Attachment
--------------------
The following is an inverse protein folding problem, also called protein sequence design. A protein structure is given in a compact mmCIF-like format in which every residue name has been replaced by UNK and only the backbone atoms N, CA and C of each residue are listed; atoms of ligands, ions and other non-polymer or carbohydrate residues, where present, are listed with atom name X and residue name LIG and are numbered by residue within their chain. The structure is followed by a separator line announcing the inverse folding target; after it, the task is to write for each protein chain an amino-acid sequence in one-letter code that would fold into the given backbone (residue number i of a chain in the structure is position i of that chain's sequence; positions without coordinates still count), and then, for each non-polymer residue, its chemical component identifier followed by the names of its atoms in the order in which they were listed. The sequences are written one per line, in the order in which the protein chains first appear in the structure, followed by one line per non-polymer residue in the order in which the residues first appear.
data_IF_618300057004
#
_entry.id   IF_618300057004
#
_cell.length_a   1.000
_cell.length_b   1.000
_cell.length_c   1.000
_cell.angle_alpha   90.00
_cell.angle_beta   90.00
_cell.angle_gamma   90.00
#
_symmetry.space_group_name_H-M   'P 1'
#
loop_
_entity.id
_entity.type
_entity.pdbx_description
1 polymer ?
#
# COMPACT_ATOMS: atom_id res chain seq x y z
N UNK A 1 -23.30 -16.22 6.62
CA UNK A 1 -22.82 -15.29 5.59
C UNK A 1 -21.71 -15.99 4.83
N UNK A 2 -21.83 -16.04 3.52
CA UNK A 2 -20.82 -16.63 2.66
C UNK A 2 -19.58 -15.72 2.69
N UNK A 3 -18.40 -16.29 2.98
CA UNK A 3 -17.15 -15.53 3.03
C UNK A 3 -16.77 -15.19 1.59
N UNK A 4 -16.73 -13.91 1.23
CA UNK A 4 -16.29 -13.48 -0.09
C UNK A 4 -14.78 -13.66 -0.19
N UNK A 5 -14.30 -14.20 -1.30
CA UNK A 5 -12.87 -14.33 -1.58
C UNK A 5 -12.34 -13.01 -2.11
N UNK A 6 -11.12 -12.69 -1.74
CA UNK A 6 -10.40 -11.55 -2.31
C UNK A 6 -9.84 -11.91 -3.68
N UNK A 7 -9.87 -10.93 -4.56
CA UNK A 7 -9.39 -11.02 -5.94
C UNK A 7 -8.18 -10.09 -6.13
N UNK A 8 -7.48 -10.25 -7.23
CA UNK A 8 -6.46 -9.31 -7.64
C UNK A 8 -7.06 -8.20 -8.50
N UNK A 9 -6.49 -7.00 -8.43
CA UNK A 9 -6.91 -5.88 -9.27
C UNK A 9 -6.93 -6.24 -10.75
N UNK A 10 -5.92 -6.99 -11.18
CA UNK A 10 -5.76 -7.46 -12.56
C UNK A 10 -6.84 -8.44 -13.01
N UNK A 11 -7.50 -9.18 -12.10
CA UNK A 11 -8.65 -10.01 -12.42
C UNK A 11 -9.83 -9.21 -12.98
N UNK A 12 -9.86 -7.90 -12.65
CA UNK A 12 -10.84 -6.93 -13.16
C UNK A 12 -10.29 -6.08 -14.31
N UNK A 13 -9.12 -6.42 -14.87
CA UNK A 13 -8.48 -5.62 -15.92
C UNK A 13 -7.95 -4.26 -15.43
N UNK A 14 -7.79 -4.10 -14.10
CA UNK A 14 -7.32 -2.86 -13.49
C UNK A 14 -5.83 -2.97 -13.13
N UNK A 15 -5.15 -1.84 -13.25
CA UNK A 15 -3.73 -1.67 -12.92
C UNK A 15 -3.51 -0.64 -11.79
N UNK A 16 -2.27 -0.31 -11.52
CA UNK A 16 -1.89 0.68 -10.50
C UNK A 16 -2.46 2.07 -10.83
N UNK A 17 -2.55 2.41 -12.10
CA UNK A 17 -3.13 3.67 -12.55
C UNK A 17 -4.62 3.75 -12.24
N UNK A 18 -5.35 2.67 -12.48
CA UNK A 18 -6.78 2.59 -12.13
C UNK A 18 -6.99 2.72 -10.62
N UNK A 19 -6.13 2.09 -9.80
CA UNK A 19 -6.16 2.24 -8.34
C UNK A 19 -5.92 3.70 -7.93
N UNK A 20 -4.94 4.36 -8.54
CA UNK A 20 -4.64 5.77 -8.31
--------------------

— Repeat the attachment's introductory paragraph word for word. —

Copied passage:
The following is an inverse protein folding problem, also called protein sequence design. A protein structure is given in a compact mmCIF-like format in which every residue name has been replaced by UNK and only the backbone atoms N, CA and C of each residue are listed; atoms of ligands, ions and other non-polymer or carbohydrate residues, where present, are listed with atom name X and residue name LIG and are numbered by residue within their chain. The structure is followed by a separator line announcing the inverse folding target; after it, the task is to write for each protein chain an amino-acid sequence in one-letter code that would fold into the given backbone (residue number i of a chain in the structure is position i of that chain's sequence; positions without coordinates still count), and then, for each non-polymer residue, its chemical component identifier followed by the names of its atoms in the order in which they were listed. The sequences are written one per line, in the order in which the protein chains first appear in the structure, followed by one line per non-polymer residue in the order in which the residues first appear.